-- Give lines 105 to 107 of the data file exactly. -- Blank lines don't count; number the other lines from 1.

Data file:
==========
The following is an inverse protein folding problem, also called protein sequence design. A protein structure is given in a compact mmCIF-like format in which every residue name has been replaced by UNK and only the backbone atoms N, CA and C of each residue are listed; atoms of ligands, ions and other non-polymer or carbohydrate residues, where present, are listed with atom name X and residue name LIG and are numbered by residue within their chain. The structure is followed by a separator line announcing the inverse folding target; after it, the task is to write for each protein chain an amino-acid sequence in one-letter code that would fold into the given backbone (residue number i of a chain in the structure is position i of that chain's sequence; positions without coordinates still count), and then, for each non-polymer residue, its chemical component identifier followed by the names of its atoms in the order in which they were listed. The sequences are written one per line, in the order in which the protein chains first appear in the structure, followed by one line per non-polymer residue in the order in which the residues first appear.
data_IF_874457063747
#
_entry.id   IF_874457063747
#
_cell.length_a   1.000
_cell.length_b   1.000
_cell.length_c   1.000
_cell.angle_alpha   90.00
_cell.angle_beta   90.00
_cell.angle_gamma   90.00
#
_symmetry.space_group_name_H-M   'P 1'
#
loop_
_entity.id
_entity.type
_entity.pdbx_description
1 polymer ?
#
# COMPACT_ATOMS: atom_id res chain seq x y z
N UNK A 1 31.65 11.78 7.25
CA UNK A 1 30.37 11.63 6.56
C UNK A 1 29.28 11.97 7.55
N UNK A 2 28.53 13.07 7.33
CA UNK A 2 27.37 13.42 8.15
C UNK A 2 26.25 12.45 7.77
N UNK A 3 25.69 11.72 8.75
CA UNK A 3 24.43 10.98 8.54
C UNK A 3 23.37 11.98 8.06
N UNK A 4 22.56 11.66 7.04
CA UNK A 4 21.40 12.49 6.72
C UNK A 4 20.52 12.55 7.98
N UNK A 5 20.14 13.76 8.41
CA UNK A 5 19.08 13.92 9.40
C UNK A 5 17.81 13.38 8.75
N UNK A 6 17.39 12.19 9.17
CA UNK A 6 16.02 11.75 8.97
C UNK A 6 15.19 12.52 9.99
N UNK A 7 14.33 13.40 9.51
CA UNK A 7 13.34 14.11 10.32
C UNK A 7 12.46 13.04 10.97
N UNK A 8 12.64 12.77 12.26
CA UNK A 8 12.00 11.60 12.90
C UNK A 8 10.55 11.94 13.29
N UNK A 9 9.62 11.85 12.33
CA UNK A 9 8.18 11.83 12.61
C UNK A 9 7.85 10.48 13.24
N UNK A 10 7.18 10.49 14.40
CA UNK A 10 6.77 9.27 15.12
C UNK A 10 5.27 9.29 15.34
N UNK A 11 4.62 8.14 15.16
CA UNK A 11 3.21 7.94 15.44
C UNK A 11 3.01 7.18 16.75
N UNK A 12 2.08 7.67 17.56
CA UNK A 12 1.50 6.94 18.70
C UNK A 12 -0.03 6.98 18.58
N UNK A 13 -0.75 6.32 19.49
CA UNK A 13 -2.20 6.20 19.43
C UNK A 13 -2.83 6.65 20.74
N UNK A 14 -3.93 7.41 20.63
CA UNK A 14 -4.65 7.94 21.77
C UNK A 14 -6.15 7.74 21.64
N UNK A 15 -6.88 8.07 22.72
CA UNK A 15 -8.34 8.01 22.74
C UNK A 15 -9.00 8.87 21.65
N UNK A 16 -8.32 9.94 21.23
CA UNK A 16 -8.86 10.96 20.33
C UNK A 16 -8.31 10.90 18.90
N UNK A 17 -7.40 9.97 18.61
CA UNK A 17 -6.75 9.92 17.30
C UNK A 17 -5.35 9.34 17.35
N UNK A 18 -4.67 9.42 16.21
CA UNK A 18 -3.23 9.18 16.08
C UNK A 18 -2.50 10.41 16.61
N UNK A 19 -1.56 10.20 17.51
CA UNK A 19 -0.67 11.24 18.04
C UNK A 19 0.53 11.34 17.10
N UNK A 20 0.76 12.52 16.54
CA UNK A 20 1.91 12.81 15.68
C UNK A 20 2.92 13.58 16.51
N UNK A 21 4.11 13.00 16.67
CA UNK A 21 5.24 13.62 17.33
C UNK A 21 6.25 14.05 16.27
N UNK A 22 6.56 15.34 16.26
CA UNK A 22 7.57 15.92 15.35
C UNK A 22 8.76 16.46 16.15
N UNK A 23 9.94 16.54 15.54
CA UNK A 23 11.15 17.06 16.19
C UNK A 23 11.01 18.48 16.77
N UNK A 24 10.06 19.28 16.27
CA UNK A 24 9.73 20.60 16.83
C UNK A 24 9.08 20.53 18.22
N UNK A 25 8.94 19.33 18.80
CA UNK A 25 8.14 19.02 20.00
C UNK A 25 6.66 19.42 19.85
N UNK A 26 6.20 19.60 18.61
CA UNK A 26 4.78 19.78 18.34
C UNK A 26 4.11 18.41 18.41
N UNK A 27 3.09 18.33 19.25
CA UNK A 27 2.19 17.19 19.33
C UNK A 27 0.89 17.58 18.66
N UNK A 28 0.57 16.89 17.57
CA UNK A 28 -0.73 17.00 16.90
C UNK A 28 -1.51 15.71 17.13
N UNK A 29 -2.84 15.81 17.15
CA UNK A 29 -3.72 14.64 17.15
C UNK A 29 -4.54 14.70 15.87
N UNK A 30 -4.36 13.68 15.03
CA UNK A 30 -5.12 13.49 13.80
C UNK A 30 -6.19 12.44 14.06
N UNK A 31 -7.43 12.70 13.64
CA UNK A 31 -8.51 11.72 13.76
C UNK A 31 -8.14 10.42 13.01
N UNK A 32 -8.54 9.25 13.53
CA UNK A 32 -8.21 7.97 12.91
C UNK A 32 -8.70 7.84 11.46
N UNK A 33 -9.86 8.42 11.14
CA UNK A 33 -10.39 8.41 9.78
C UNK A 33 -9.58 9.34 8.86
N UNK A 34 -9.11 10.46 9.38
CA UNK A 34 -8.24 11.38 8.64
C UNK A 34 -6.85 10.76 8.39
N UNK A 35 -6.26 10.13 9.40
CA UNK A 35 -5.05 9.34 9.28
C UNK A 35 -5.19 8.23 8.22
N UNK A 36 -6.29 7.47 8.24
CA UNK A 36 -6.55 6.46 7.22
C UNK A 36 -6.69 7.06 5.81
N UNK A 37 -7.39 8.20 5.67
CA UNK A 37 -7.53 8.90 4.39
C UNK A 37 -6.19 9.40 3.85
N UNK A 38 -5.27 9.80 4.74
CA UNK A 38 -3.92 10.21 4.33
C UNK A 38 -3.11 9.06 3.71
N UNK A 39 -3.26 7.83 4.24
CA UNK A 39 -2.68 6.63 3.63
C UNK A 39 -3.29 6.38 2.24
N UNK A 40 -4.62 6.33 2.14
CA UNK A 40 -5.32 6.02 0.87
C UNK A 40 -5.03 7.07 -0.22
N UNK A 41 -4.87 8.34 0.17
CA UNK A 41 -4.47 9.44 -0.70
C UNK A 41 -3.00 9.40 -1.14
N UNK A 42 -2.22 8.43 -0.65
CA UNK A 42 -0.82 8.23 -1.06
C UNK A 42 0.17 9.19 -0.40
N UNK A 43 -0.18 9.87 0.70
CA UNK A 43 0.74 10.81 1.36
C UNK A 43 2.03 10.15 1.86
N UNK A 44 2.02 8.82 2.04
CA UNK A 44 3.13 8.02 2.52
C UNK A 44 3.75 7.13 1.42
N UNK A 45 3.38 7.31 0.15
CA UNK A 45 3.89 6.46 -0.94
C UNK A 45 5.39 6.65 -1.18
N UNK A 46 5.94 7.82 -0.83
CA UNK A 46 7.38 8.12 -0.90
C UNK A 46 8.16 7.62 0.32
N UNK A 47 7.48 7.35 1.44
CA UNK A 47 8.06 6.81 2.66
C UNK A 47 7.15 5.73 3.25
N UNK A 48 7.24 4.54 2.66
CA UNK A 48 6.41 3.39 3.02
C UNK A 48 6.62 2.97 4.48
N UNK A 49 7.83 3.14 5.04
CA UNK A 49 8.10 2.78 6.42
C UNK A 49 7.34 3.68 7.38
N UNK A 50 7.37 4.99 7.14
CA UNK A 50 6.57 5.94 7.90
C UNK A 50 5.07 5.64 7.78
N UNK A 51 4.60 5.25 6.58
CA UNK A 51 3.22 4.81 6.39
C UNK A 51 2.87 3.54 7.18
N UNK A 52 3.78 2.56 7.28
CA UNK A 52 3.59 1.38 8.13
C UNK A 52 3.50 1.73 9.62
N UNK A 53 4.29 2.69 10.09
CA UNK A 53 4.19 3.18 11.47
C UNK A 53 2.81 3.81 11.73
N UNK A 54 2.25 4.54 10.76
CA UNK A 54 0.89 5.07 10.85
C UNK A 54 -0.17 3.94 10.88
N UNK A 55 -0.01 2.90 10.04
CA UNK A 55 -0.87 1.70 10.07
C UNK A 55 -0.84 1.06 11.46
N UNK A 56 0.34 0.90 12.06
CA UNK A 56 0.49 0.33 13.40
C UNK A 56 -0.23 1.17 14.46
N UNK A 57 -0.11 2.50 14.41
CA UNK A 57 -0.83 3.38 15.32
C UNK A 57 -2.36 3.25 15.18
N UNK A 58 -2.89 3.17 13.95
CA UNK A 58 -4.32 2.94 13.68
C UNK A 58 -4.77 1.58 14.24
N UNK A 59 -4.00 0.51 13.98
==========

C UNK A 28 -1.51 15.71 17.13
N UNK A 29 -2.84 15.81 17.15
CA UNK A 29 -3.72 14.64 17.15